Healing Goddesses

The Healing Goddesses reflect how the ancients viewed health, as you will notice in the list of Goddesses below, many of them are linked to water and herbs as in ancient times these were the mediums that enabled the physicians and healers of the time to cleanse and treat illness.

This can be seen in the Asclepeion in Kos where Hippocrates, considered to be the father of modern medicine, practiced and taught his students. This is a large, terraced site with thermal baths, herb gardens and temples to make offerings to gods and goddesses of healing. Here you will also find statues of Hygieia the Goddess of cleanliness and Epione, the wife and assistant of Asclepius the God of Healing. The Greeks had a very sophisticated ideas on healing, recognizing the importance of preventing illness, the natural healing process, and taking the necessary time to recuperate as well as providing training for physicians.


Many goddesses had the ability to both cause disease and to cure it, representing the dual aspects of the natural world. These also include the Goddesses associated with stings and poisons. With our modern medicine we might want to believe that this is no longer the case, but the reality is that many medicines have side effects and Doctor’s today still have to consider this before prescribing drugs.

Most of the healing goddesses are associated with protecting the body but there are a few who are also linked to mental health including the dream Goddesses. There are also Goddesses associated with women fertility and children’s health that are covered in another area of this site.


List of Healing Goddesses

Acesco (Greek) – She is associated with the process of healing and wound repair. There is a statute dedicated to her and her sisters at the healing Sanctuary in Epidaurus.

Brigid (Celtic) – This goddess is linked to the healing waters of the sacred wells where strips of cloth known as “clooties,” filled with wishes for healing, were tied in hawthorn trees. In the UK, this custom is still practiced at some sacred sites. She also invented keening, to mourn the dead.

Brizo (Greek) – Although this Goddess was primarily associated with the sea, she was also the Goddess that interpreted prophetic and healing dreams. The ancient Greeks believed in the healing  power of dreams with over 300 temples dedicated to their study.

Beiwe (Sami) – A sun Goddess whose energies were called upon to heal the increase in mental illness that result from the long hours of darkness in winter. Offerings of butter were smeared on doors in spring to encourage her warm rays to melt away the sadness of winter.

Carna (Roman) –This Goddess was the personification of the physical processes of survival of the body and important organs. A feast was celebrated in her honour on June 1st each year.

Eir (Nordic) – She is linked to the skill and knowledge of healing. This knowledge was held by women who even travelled with the soldier’s to attend their wounds on the battle fields. She was said to sit upon her hill granting healing to all woman who could climb to reach her.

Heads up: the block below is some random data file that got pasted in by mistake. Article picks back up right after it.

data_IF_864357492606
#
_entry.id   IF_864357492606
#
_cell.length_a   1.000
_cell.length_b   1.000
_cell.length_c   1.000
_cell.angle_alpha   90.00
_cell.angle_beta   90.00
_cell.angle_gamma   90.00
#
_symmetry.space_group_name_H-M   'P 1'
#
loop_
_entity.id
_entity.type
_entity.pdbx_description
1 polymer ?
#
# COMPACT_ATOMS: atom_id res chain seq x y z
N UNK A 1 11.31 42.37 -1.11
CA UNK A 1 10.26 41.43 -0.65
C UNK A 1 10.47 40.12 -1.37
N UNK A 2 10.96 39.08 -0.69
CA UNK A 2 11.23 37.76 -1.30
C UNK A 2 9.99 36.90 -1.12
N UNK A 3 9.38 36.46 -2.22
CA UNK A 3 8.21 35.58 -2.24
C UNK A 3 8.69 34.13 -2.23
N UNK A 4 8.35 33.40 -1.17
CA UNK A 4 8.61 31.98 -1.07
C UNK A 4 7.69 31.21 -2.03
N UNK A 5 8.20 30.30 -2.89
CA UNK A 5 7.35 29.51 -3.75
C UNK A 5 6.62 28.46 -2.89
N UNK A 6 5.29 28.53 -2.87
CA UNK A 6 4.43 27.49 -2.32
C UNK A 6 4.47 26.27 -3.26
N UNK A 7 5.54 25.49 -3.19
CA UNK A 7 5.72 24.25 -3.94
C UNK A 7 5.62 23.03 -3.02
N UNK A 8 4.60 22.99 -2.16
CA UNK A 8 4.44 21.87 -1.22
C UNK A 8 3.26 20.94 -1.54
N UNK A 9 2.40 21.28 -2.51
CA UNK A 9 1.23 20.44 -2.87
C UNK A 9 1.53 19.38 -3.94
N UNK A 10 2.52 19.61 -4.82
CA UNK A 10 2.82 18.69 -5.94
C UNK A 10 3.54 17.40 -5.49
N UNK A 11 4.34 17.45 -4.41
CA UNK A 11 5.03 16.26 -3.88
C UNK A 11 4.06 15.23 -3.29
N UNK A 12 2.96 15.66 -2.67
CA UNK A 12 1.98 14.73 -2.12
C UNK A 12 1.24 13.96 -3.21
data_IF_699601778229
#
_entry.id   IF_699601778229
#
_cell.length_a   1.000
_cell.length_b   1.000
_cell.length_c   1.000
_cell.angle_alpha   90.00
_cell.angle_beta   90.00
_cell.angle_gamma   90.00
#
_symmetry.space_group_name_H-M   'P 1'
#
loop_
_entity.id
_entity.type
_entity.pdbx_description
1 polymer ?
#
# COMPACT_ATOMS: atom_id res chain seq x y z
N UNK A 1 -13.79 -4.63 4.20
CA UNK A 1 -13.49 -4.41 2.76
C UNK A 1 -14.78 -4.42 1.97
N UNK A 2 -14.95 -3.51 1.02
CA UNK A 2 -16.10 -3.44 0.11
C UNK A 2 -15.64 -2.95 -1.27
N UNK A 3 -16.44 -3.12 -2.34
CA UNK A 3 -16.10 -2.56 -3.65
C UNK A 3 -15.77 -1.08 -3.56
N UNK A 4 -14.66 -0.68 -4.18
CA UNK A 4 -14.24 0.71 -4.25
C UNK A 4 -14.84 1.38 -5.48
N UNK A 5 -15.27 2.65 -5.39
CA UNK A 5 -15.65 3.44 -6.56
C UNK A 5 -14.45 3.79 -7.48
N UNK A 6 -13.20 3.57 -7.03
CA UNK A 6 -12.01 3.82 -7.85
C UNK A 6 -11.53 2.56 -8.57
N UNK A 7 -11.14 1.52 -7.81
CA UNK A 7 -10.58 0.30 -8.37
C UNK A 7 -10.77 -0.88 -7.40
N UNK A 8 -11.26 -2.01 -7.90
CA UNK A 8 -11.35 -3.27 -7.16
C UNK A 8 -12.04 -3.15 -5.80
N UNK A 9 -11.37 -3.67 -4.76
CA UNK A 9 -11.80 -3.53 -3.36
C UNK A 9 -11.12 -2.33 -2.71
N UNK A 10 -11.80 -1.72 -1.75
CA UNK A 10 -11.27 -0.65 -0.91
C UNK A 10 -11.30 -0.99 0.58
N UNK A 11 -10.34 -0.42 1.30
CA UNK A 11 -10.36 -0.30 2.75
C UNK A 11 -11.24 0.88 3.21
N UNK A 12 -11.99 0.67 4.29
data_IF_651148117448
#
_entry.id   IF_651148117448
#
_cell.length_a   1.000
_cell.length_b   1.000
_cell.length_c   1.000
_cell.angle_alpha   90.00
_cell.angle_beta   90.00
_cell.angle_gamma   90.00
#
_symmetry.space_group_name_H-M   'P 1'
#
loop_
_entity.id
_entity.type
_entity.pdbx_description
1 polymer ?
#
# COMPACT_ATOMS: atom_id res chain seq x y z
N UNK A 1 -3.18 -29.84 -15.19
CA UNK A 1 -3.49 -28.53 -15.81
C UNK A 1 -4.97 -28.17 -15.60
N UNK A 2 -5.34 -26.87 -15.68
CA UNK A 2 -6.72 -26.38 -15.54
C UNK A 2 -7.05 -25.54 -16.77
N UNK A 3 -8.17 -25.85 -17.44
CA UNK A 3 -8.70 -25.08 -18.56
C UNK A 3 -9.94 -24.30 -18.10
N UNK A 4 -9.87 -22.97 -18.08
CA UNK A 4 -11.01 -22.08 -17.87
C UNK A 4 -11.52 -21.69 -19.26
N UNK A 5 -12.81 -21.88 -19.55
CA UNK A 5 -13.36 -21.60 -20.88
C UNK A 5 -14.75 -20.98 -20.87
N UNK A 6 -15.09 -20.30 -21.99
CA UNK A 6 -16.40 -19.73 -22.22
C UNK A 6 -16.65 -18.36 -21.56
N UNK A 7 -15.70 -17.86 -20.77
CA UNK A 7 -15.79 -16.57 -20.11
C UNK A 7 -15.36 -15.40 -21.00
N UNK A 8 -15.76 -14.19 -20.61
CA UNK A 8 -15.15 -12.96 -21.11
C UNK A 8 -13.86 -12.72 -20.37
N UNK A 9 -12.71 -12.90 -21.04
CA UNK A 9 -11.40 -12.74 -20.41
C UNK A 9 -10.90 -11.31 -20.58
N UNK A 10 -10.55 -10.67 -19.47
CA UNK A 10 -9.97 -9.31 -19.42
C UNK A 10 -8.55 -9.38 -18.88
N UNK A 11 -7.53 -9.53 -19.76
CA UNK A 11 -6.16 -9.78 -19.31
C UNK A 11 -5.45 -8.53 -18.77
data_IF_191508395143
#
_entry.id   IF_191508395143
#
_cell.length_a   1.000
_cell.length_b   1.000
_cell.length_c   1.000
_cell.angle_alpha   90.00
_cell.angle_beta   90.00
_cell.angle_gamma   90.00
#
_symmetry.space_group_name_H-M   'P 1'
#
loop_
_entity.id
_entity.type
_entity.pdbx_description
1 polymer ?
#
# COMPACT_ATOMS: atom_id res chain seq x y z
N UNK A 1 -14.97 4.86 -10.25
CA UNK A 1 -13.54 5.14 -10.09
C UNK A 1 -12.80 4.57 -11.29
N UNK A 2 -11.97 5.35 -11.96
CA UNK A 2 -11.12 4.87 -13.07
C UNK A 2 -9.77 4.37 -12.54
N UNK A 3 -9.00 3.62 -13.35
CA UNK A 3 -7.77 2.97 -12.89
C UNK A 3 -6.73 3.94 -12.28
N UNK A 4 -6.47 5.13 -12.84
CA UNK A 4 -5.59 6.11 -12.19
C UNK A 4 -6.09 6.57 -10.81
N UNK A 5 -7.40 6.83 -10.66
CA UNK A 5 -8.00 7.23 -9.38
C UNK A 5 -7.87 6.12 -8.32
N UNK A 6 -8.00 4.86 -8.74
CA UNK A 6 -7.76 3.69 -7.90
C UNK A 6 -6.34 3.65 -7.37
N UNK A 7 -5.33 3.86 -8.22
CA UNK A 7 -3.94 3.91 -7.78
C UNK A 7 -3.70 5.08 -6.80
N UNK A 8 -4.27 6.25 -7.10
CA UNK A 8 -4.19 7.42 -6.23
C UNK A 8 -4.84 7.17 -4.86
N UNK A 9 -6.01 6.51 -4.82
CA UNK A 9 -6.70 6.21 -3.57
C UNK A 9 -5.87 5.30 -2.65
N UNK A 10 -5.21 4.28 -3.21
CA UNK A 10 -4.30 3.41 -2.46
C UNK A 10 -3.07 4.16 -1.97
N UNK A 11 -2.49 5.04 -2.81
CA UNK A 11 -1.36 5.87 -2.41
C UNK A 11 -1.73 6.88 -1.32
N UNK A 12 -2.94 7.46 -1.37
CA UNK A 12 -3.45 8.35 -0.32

Febris (Roman) – This Goddess had the power to both cause and cure a fever.

Hygieia (Greek) Is one of the most well known healing Goddesses she prevented ill-health by  teaching the importance of cleanliness and sanitation. She is often shown with a snake a symbol that is associated with wisdom and health. Hygieia was the daughter and assistant of Asclepius the Greek God of medicine.

Isis ( Egyptian) – Isis has many aspects one of which is the power to heal and to defeat death. She was able to bring back her husband Osiris from the dead.

Panacea (Greek) – This Goddess represents the universal cure that can reverse all sickness and restore health and well-being. Her name is still used to reflect this concept.

Laso ( Greek) – Is another one of the Greek healing Goddesses. She is associated with the remedies and salves given to the sick. She was one of Hygieia’s sisters.

Ninhursag (Sumerian) - She had the ability to resurrect the Gods, but she was unwilling to save Enki  directly when he ingested poisonous plants, instead she drew the poisons into her own body and created 8 new deities from them, they were given the ability to restore the health of Enki.

Sekhmet (Egyptian)- this powerful lion headed goddess had the power over life and death demonstrated by the ankh she carried. Her priest’s and priestess’s were also renowned healers and physicians in ancient Egypt.

Serket ( Egypt) – she had the power to cure a scorpion bite.

Sulis ( Roman) – She is the Goddess linked to the thermal, spring in Bath (UK). The waters were considered to have powerful healing qualities by both the ancient Britain’s and the Roman’s.

Ta- Bijet (Egyptian) – A scorpion goddess whose blood was a powerful antidote to all poisons.

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